Video banking brings back human interactions to those users who are skeptical of digital services. Offering video meetings can increase your organization’s attractiveness to today’s digital-savvy user and tech-challenged user alike.

Reduced costs
Financial specialists, such as mortgage bankers or certified financial planners, can now be available across more than one branch location at a time. During a user video or in-person meeting, your bank representative can quickly transition in (or out) one or more specialists — making for a much more powerful user experience.

Video recordings of key conversations make it easier for your team members to address issues and incorporate upsell opportunities.

Nudge on-the-fence clients
Offering financial advice via video as a part of your customized digital banking solution set can provide the missing link for your tech-savvy users who still need to meet in-person but like the convenience of digital banking.

Does video banking seem too good to be true? Here are some potential drawbacks to be ready for when implementing your video banking platform:

Cyberattacks are on the rise on all digital fronts. The FBI’s Internet Crime Complaint Center received 2,474 complaints identified as ransomware in 2020, with adjusted losses exceeding $29.1 million, an increase of 225% over the prior year, according to the agency.

Additional training
“It’s not the technology that is a barrier. Having a video session is a pretty straightforward thing. It’s not a big deal to add that function,” says Chris Maher, CEO of OceanFirst, an $11.6 billion-asset bank operating 58 retail branches in New Jersey. “Adding dozens of bankers at OceanFirst who know how to do video and how to connect in a professional and engaging manner, that’s the barrier, and that takes years of hiring and development and recruiting to build up a cadre of people that are good in that medium. Not everybody’s comfortable with that. You have to be able to look through the camera and connect with people and listen.”

The Future of Video Banking

Banks and credit unions should consider taking advantage of video banking, especially as it pertains to virtual reality (VR) technology. Often referred to as the metaverse or omniverse, the related virtual and augmented reality technologies will likely influence nearly every part of the digital world.

According to an NPR analysis,the metaverse can be described as “the internet brought to life, or at least rendered in 3D…a virtual environment you can go inside of — instead of just looking at on a screen. Essentially, it’s a world of endless, interconnected virtual communities where people can meet, work and play, using virtual reality headsets, augmented reality glasses, smartphone apps or other devices.”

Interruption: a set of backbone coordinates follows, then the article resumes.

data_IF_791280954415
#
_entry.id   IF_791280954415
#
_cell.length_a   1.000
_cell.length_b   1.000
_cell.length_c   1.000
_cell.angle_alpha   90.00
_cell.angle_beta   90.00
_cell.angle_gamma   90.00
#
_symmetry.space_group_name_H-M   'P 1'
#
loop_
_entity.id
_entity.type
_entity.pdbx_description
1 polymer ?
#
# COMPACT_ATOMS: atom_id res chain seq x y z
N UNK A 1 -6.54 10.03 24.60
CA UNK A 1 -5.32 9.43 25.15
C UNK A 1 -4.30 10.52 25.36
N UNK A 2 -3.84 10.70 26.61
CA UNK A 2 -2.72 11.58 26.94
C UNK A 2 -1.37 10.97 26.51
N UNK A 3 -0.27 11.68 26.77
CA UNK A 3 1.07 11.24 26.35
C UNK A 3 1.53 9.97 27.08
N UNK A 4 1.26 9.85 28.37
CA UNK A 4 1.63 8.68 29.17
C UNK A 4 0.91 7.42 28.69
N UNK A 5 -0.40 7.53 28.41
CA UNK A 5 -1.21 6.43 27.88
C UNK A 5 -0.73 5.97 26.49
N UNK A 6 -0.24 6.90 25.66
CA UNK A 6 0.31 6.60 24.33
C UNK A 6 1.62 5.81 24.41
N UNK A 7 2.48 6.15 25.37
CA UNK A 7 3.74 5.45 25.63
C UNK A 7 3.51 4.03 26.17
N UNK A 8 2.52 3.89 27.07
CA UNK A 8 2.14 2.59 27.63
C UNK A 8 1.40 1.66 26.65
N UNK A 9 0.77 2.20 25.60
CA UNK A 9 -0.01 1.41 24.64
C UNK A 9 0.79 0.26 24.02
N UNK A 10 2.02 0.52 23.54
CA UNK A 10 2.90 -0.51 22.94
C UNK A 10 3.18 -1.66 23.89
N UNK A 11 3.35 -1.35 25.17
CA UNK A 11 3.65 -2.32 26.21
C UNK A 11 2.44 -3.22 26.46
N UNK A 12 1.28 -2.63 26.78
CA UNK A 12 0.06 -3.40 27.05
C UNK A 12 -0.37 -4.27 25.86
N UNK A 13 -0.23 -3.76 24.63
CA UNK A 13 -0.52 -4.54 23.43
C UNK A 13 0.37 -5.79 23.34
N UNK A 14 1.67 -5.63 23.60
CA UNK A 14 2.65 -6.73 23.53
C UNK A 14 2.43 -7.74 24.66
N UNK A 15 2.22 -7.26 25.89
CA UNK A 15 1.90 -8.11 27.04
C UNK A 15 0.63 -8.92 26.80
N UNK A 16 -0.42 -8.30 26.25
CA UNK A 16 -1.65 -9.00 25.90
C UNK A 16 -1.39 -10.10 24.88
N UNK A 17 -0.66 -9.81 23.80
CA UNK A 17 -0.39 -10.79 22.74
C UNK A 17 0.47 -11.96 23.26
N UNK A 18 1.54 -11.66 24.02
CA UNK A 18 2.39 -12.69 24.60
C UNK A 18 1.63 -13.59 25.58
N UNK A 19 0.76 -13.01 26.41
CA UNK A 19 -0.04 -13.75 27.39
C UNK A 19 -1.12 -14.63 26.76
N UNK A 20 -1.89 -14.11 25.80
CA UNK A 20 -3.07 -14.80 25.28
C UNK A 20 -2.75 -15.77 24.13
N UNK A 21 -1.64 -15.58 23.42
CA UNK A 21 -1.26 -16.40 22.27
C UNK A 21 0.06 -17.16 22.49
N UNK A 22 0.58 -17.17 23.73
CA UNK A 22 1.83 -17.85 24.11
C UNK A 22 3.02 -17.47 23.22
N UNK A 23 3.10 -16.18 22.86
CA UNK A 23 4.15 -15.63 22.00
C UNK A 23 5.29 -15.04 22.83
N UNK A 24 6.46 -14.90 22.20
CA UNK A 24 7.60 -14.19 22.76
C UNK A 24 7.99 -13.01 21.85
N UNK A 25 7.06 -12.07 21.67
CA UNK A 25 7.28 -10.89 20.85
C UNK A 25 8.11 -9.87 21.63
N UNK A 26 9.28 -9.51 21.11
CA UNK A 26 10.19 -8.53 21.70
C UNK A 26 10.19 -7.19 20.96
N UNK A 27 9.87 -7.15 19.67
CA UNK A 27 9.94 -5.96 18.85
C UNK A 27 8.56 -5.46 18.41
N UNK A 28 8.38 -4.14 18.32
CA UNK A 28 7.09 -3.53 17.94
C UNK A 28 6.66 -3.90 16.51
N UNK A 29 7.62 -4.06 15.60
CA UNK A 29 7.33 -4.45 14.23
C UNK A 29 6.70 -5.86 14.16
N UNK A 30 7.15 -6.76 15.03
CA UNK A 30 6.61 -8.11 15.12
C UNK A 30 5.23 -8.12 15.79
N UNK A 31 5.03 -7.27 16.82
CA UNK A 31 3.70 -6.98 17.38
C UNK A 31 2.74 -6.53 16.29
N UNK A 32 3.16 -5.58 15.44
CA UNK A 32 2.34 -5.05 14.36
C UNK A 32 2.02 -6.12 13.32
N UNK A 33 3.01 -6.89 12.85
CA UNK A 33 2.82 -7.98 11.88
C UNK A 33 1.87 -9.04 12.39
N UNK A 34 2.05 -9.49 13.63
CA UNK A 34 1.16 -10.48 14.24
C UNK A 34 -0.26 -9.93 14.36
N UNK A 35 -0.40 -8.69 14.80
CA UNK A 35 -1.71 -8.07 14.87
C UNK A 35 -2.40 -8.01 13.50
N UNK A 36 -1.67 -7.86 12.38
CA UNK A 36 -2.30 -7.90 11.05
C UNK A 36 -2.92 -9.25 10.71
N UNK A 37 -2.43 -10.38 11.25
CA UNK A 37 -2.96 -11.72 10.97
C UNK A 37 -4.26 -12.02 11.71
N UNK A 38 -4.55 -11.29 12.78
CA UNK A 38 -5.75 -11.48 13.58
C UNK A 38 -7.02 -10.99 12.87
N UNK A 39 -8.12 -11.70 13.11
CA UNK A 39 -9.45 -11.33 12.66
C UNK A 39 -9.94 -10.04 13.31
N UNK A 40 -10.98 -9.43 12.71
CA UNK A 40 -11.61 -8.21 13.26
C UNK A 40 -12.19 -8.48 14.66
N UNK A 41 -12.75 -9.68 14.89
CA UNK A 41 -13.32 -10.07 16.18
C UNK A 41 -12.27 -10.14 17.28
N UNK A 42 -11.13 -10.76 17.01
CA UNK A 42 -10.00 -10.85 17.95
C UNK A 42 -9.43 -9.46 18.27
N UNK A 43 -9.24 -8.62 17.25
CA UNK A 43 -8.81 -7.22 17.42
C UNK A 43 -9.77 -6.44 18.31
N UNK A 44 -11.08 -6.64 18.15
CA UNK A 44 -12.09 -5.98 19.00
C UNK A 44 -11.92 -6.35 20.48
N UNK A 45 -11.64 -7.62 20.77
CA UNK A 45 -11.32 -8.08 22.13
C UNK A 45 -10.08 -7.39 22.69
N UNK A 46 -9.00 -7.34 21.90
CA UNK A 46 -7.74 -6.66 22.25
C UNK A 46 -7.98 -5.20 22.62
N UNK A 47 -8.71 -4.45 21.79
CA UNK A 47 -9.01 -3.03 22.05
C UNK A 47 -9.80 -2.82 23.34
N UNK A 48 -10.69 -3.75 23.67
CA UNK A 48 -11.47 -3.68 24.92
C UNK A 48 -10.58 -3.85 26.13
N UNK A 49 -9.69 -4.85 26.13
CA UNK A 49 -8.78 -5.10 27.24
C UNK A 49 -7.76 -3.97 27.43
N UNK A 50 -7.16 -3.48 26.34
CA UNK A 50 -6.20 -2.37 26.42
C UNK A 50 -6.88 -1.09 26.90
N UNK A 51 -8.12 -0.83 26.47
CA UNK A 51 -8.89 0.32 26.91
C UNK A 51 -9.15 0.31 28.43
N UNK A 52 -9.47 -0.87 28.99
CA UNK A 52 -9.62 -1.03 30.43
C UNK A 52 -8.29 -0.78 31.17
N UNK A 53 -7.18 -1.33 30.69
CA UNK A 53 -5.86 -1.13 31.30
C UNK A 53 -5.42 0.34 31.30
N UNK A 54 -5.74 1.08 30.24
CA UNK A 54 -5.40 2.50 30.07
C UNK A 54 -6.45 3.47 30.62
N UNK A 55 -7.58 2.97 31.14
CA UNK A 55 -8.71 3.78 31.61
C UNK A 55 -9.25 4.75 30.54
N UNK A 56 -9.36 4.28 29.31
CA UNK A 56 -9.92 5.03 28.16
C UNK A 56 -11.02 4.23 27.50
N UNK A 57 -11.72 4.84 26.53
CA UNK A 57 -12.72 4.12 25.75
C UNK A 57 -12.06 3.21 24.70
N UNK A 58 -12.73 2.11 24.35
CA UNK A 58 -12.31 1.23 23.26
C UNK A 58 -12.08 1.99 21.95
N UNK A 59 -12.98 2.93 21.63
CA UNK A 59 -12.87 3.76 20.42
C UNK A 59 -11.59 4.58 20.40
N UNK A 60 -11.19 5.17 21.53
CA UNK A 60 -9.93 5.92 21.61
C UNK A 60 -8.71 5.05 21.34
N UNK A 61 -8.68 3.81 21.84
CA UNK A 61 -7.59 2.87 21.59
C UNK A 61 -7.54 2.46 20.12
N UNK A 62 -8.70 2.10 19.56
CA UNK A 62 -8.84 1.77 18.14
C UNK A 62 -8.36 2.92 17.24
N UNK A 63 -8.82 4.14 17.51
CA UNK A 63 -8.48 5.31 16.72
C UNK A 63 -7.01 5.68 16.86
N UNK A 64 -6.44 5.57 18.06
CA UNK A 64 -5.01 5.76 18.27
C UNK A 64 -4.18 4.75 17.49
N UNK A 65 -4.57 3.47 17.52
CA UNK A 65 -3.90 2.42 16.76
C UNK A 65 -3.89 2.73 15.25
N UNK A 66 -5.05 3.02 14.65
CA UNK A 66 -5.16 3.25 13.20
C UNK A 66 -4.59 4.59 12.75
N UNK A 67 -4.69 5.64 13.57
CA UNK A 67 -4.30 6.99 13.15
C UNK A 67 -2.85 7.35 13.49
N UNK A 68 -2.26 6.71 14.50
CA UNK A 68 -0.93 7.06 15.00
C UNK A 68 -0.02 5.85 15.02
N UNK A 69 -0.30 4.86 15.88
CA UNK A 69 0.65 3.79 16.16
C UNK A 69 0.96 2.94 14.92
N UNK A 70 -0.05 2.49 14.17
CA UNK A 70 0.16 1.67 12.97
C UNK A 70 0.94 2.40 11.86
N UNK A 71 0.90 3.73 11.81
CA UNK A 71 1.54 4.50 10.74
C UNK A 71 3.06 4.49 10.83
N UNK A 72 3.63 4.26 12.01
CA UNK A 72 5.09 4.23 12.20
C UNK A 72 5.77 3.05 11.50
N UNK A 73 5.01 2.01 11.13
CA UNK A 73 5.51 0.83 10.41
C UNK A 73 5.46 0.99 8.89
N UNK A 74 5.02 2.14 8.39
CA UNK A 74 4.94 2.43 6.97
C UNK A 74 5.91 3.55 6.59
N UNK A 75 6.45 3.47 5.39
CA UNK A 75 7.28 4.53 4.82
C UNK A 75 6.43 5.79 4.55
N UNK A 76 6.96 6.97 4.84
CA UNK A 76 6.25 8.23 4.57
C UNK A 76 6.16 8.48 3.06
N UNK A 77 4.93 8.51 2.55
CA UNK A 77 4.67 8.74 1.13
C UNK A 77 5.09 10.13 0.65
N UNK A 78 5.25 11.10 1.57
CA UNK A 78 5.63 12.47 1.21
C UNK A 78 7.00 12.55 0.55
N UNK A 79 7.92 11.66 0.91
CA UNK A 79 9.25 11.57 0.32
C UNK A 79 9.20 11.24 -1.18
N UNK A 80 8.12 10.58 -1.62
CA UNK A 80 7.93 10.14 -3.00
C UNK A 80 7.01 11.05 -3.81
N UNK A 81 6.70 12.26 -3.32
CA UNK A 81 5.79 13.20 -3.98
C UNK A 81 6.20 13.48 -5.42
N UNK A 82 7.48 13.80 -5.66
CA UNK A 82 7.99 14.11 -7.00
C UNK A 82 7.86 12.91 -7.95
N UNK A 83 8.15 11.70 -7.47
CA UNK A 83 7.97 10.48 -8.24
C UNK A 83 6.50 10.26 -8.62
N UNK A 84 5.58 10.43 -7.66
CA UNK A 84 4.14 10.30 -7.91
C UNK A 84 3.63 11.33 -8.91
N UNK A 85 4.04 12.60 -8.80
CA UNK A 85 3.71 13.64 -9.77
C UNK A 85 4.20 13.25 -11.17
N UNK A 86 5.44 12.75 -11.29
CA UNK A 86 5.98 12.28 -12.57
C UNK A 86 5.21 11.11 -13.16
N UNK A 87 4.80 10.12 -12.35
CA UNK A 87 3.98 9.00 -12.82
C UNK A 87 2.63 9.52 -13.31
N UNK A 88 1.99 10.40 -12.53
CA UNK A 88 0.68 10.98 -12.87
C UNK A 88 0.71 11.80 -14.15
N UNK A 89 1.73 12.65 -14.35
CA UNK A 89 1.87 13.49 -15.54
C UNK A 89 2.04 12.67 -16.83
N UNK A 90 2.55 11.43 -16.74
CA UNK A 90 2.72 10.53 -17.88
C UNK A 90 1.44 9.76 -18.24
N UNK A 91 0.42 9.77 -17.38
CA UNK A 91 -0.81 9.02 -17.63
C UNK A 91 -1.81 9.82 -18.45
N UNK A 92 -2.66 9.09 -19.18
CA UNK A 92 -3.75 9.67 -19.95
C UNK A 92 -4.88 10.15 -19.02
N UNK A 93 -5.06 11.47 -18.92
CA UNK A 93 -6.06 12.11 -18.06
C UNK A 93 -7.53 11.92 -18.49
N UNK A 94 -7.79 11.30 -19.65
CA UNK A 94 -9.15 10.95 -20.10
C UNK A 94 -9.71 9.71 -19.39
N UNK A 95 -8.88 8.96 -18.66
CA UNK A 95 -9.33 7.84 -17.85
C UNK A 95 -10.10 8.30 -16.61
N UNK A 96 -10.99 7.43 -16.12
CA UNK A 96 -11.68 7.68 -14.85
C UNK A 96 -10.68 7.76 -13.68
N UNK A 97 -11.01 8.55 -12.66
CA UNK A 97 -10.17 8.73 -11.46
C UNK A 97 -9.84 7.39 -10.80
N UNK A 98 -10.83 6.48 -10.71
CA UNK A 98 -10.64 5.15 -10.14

Meta (formerly Facebook) is spending $10 billion on metaverse development and acceleration this year alone, according to a new forecast on profit and expenses Facebook offered up to investors in its third-quarter earnings report. And that $10 billion figure, Zuckerberg told later analysts in a conference call, will only likely increase in the years to come. Zuckerberg intends to direct a healthy portion of Meta’s $30 billion in annual profit to fund metaverse expansion, stating:“We believe that the metaverse to be the successor to the mobile internet. We think it’s going to unlock a massively larger creative economy than what exists today,” he said Monday, erecting “an important pillar of our company over the next decade.”

How does this affect video banking? The metaverse is, at its essence, a virtual, 3D space for people to interact with each other as well as businesses. Interestingly, Bank of America announced that it will launch VR training for its employees in nearly 4,300 financial centers nationwide. As with analog real estate, clear benefits go to those banks or credit unions who have first-mover advantage. Start claiming and expanding your virtual real estate now.

Marty Aquino has been a passionate writer on venture capital, technology, forecasting, risk mitigation, wealth and entrepreneurial topics since 2009. He is the founder of Carbonwolf Energy, a venture-capital firm specializing in world-changing and status-quo-defying technologies and people. 


Global Data – Mobile Banking and Telephone Channel Gain Prominence During COVID-19 Pandemic

Insider Intelligence – The Disruptive Trends & Companies Transforming Digital Banking Services in 2021

Economist Impact – Forging New Frontiers: Advanced Technologies Will Revolutionise Banking

McKinsey – Reimagining the Bank Branch for the Digital Era

U.S. Bank – U.S. Bank Launches Industry-Leading Video Banking Options for Customers

Banking Dive – Why Some Lenders Are Going All-In on Video Banking

FBI – Internet Crime Report

Bank of America – Bank of America Is First in Industry To Launch Virtual Reality Training Program in Nearly 4,300 Financial Centers

Forbes – Facebook Expects Metaverse Project Will Cost at Least $10 Billion — In 2021 Alone